The statement signed by chairman of the Provisional Council of MOSOP, Professor Ben Naanen, and the secretary, Dr. Meshach Karanwi, said the declaration of autonomy went against the spirit and letter of the Ogoni Bill of Rights. But it acknowledged, “Ogoni people are dissatisfied with their condition in our country, Nigeria. But they do not believe the sovereign option is the answer. They are convinced that their non-violent struggle and the support of the international community will eventually make the Nigerian government respond positively to Ogoni’s legitimate demands.”
However, president of Ogoni Youth Council, Comrade Marvin Yobana, told THISDAY in an interview, “Although political autonomy was mentioned in the Ogoni Bill of Rights, that does not mean secession, they did not ask for their own country. They only asked for more constituency, more representation because of the geographical nature of Ogoniland.”
There is a growing impression within the oil-rich Niger Delta that the Federal Government is displaying bias in favour of groups that chose armed struggle against peaceful agitation. Ogonis have since the time of Saro-Wiwa chosen non-violent struggle, and has made many feel they are not speaking the language that the Nigerian government understands.
Enter Bakassi Freedom Fighters
The people of Bakassi, too, have been peaceful in their agitation for a fairer deal within Nigeria.
Perhaps, encouraged by the Ogoni and prompted by feelings of frustration about alleged neglect of peaceful agitators, the people of Bakassi in Cross River State declared their own local independence on August 6 – a few days after the “Ogoni Autonomy Day” declaration of August 2.
Natives of Bakassi have been uncomfortable with the Nigerian government’s perceived indifference to their socio-economic and political plight since the ceding of the oil-rich peninsular to Cameroun.
The French Revolution, which pioneered a large part of the political events of the modern world, unleashed forces that shaped the path taken by Europe and the rest of the world for over two centuries running. The revolution that provoked a clash between the monarchy and nobility over the latter’s refusal to compromise its immunity from tax payment has since become instructive as a vital impetus for revolts by the oppressed.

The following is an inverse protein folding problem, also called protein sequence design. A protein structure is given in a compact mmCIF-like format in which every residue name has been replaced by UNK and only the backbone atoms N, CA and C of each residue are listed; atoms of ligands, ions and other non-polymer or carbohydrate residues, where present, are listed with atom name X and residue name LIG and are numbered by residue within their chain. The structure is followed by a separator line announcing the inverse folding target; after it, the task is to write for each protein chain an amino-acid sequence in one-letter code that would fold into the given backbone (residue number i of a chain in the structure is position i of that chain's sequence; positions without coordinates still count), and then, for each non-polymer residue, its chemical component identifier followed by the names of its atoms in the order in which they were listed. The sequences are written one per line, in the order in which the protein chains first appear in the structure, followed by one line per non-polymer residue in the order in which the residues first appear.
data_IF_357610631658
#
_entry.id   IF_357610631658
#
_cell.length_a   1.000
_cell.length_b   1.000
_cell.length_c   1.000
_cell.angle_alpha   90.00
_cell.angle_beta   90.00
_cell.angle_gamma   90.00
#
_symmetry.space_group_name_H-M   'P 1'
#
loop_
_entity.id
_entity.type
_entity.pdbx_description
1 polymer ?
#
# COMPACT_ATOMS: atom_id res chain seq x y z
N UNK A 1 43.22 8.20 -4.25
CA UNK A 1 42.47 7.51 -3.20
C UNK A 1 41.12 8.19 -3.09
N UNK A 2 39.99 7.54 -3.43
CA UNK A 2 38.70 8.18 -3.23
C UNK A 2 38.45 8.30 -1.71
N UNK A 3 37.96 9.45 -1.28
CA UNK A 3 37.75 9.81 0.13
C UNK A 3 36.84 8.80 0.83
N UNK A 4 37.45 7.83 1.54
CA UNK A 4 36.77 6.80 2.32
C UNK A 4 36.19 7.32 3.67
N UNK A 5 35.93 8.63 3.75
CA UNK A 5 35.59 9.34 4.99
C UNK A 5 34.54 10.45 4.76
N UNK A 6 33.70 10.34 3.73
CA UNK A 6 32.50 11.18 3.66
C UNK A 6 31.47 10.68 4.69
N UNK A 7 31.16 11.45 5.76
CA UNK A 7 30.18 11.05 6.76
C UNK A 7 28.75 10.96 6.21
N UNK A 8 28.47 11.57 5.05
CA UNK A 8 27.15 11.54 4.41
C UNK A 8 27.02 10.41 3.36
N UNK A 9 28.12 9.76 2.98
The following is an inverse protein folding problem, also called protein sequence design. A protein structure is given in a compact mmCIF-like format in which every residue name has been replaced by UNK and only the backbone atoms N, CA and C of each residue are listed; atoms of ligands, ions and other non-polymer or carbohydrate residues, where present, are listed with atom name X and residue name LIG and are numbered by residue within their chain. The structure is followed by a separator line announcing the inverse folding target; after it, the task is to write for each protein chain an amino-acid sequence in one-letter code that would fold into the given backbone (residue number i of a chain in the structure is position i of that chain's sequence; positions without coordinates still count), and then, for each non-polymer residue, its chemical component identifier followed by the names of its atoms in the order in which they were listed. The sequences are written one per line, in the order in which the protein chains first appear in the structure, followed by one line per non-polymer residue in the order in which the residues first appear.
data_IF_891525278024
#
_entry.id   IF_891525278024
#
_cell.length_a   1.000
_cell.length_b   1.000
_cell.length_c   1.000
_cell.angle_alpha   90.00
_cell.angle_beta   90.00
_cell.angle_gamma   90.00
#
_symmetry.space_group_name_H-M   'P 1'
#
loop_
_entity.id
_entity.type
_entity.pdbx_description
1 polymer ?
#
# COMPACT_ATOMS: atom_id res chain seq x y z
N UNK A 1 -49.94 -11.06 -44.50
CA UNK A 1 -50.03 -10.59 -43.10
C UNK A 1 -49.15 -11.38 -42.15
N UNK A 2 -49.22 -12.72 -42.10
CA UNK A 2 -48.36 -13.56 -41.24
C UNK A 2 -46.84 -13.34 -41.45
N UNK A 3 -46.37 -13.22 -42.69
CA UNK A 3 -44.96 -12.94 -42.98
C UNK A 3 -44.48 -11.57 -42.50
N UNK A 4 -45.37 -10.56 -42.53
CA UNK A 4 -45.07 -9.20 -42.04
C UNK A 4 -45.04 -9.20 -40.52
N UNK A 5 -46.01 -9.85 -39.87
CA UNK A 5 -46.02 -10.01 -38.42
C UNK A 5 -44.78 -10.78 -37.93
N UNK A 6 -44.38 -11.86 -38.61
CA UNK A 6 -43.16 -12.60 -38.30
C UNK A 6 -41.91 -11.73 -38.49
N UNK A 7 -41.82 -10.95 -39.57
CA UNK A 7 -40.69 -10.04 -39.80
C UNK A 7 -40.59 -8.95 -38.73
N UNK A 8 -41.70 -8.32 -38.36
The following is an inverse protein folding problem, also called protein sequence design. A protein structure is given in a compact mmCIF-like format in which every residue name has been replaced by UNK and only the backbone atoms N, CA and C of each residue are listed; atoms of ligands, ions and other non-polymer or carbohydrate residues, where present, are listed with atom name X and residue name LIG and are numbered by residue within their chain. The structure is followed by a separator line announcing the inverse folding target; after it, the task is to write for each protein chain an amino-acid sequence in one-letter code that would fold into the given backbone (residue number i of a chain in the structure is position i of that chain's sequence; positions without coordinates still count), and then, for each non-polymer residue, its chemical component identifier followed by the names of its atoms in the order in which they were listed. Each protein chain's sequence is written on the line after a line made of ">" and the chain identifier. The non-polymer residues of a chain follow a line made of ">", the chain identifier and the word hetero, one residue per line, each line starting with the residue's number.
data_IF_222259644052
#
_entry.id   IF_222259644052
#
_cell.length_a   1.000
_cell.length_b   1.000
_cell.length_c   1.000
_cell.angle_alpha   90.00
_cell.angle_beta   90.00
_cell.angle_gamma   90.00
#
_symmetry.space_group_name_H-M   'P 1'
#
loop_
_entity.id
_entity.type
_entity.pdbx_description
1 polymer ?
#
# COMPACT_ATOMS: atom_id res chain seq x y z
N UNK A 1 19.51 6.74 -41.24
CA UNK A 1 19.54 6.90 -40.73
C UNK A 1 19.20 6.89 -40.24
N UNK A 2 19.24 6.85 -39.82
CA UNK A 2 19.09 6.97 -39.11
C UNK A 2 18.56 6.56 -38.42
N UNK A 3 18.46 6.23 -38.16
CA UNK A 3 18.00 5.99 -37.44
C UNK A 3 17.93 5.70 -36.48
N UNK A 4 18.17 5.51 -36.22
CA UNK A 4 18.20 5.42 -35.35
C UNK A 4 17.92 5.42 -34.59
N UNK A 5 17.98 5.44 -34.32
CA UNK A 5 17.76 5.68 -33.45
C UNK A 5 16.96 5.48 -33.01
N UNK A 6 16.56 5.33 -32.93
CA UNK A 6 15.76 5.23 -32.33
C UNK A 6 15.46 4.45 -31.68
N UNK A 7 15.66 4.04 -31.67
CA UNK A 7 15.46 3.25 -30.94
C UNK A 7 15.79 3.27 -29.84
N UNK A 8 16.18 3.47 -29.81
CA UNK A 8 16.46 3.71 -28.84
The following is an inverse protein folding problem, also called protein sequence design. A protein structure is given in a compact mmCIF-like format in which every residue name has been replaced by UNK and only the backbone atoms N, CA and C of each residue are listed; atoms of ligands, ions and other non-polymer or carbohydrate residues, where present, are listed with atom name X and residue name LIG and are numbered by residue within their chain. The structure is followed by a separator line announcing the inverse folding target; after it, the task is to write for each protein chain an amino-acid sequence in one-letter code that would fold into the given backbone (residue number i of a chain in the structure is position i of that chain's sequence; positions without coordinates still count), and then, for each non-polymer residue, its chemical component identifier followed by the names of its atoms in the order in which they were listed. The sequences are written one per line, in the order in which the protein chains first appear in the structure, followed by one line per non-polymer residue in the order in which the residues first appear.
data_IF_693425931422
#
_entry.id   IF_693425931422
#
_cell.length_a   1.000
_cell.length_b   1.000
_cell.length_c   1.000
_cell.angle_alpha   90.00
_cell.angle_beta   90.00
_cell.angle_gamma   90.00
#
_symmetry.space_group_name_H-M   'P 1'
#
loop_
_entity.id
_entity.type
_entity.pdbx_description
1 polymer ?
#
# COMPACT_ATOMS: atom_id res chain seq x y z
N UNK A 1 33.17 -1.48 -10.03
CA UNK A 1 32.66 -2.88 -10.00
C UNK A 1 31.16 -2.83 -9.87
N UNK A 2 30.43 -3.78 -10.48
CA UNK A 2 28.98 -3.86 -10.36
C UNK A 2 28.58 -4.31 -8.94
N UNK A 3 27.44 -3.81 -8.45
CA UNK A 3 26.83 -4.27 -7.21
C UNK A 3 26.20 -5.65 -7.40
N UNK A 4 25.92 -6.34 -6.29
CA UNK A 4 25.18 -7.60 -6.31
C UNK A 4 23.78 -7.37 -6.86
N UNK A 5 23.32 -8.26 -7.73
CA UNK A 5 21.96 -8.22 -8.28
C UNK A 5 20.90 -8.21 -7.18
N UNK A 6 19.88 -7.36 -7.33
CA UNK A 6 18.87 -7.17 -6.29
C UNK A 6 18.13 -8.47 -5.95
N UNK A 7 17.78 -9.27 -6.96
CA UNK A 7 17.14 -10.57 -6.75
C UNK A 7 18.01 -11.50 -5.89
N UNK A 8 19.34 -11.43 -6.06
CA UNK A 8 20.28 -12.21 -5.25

The problems that produce revolution are many and vary from country to country. They include marginalisation, oppression, injustice, annexation, religious differences and its associated sectarian violence. Nigeria has its fair share of some of these tendencies.
From the estuary of Cross River State, off the Gulf of Guinea, a revolution is brewing. The simmering crisis has its roots in the ceding of Bakassi Peninsula to the Republic of Cameroun following the judgement of the International Court of Justice on October 10, 2002. Leading this revolution is Bakassi Freedom Fighters, a group of militants opposed to the ceding of their ancestral home to a foreign country.
Led by Ekpe Ekpenyong Oku, the self styled Commander General of BFF, Bakassi people on August 6 made good their threat of hoisting the Bakassi national flag at Dayspring Island in declaration of the sovereign state of Bakassi. It also established a radio station, which broadcasts on shortwave to nationals of the new nation. Its flag of blue, white and red colours is festooned with stars – signifying the promise of a rising nation.
Bakassi radio broadcasts on 4. 2MHz and 5.2MHz bands.
In his maiden broadcast to the new nation, Oku declared, “Please, for the umpteenth time, we plead with our people to leave Abana now. The fight is going to be the thickest and fiercest now that our brothers from the northern and eastern borders have arrived.
Bakassi we hail thee.”
Oku called on “men of goodwill, human rights organisations and the indigenous people of Bakassi to join hands in resisting and fighting the present international conspiracy. Ours will be a classical story of the elephant and the ant. The elephant will soon be driven frantic with ants all over its enormous bulk. The elephant will be so harassed and will find no respite and dash itself against a tree trunk.
“Throughout history, injured people have had to resort to arms in their self-defence where peaceful negotiations fail. Bakassi people are no exception. Our right to self-determination is imminent. Some will die, but some will live to reap from our labour.”
The broadcast took both the natives and residents of nearby Calabar unawares, as they never anticipated such a bold action. The hoisting of the flag and broadcast gave substance to the march towards self-determination and has become their spring board.
Road to Self-rule
The search for self-rule for Bakassi began in 2006 when the Green Tree Agreement was signed. A nascent group, Bakassi Solidarity Front, soon emerged on the scene to sensitise the aborigines on the implications of the agreement ceding their territory to Cameroun. The group soon became a rallying point for the freedom of Bakassi people.
Led by Tony Ene, BSF wielded so much influence among the natives that the government of former President Olusegun Obasanjo became uncomfortable. Security operatives were unleashed on him. They trailed him everywhere he went. He was later killed on the Calabar-Itu Road in what many suspected to be an orchestrated motor accident.